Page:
This object is a Portuguese coarseware globular mug or cup (púcaro). It has been mended from fragments found across James Fort, including a piece that was found during early excavations of the Ludwell Statehouse (near the current Archaearium museum) in 1901. It originally had a small handle, which has not yet been found and the rim is missing. Portuguese coarseware often contains many small particles of mica in the clay, and tiny specks can be seen with the naked eye on the surface of the vessel. It is not glazed, but has a smooth and shiny appearance due to burnishing.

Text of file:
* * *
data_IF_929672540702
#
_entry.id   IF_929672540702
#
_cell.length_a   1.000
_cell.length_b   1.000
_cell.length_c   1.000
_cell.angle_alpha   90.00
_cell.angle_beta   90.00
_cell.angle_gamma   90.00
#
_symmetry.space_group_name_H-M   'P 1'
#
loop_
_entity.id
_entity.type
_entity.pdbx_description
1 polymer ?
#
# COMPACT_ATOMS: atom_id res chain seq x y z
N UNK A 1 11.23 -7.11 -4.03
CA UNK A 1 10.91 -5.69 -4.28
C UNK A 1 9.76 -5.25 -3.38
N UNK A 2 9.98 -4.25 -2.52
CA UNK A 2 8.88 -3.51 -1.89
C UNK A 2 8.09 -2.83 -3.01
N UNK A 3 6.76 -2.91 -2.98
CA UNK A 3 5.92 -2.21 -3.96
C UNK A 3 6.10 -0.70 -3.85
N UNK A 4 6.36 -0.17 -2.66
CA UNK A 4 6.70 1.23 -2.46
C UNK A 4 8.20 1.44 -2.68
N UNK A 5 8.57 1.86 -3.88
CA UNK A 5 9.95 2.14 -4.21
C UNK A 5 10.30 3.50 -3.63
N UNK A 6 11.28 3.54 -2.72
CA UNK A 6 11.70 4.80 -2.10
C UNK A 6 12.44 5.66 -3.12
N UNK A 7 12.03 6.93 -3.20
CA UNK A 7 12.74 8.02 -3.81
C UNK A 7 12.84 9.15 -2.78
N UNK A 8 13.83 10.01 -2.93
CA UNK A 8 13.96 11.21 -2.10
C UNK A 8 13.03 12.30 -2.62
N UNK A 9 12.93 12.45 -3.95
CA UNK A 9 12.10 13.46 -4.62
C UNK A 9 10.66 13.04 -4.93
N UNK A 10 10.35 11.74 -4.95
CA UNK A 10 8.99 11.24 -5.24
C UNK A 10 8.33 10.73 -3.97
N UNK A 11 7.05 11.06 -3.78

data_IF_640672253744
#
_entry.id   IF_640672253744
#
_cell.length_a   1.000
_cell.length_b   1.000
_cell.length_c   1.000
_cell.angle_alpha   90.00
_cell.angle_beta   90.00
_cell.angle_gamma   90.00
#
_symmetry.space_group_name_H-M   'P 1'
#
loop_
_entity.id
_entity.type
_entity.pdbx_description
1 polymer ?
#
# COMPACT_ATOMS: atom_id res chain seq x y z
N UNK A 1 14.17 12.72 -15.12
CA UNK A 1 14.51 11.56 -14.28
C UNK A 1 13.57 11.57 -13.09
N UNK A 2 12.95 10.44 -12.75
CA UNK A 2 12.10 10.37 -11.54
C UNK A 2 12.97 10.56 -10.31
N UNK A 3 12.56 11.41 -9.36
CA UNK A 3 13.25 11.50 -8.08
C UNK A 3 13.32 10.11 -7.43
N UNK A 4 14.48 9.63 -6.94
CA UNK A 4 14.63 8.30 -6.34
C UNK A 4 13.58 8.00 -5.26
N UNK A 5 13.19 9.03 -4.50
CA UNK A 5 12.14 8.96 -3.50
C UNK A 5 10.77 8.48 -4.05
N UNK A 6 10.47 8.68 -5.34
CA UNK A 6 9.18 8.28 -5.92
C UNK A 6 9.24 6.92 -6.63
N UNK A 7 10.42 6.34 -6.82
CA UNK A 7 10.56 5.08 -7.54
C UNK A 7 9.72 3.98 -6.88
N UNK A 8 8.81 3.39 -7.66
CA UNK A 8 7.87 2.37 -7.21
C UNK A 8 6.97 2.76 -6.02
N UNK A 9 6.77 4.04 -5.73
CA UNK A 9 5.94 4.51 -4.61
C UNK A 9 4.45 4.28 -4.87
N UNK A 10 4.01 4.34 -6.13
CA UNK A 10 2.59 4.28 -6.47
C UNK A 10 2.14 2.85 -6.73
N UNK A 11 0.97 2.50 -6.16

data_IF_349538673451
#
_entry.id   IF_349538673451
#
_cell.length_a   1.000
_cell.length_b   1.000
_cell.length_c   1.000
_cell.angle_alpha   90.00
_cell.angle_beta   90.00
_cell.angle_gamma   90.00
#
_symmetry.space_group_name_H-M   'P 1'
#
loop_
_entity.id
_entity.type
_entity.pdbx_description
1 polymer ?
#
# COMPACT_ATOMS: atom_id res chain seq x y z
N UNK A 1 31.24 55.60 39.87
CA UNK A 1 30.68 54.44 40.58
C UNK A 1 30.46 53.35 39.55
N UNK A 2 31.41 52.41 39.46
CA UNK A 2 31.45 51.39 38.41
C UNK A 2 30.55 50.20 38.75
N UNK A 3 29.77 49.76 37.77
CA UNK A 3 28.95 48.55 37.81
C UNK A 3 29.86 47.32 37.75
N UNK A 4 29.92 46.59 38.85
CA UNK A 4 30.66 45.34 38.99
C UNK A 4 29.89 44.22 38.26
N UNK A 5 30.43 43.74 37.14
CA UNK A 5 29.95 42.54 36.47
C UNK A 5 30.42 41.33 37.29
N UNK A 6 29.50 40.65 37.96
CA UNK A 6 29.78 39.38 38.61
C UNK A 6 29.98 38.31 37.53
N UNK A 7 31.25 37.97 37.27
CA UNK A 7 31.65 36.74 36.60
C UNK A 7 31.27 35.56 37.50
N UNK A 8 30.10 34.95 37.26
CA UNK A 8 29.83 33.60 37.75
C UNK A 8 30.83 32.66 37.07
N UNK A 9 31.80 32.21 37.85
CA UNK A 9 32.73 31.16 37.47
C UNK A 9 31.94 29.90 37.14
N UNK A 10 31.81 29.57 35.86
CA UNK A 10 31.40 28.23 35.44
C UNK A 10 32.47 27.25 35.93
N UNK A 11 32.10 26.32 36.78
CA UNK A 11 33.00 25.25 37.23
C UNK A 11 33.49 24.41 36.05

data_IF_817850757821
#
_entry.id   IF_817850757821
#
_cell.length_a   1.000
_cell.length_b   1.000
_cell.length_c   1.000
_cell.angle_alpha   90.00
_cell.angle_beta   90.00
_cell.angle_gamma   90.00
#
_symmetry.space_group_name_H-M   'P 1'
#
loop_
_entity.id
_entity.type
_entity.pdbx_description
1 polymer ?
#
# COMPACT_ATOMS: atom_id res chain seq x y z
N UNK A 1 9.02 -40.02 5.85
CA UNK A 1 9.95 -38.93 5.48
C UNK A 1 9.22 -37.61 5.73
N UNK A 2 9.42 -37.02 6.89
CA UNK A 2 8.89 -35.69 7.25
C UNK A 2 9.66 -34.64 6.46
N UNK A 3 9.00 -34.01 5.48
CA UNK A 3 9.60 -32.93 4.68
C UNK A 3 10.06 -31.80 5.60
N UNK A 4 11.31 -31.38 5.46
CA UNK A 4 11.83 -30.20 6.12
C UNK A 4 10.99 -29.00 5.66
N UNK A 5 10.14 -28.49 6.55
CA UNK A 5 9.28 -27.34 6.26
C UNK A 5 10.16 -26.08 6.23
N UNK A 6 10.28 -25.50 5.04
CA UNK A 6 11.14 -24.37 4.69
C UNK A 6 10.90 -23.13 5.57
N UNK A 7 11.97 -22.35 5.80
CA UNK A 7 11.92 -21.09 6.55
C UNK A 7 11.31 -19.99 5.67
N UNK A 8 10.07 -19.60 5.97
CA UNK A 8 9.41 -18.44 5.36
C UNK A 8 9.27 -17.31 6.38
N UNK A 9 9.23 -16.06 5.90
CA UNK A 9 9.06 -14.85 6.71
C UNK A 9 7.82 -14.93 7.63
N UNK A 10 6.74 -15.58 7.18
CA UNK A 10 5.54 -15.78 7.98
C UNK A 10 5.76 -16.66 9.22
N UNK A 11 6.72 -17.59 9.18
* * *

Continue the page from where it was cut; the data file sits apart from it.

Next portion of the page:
While the fragments of this particular object were found in later contexts on the James Fort site, vessels of this ware type have been identified at Jamestown in contexts dating as early as ca. 1610. Portuguese coarseware was common in England during the 16th and 17th centuries and has been found on archaeological sites of this time period both in North America and in Britain (Newstead 2014). This object was likely shipped from Portugal to England, and then traveled from England to Jamestown. It is possible that, as a relatively fine tableware, it was purchased by a wealthier individual as a luxury/exotic good to represent the owner’s higher social status.
Newstead, S. (2014). Cod, Salt and Wine: Tracing Portuguese Pottery in the English North Atlantic World. North Atlantic Archaeology, 3, pp.75-92.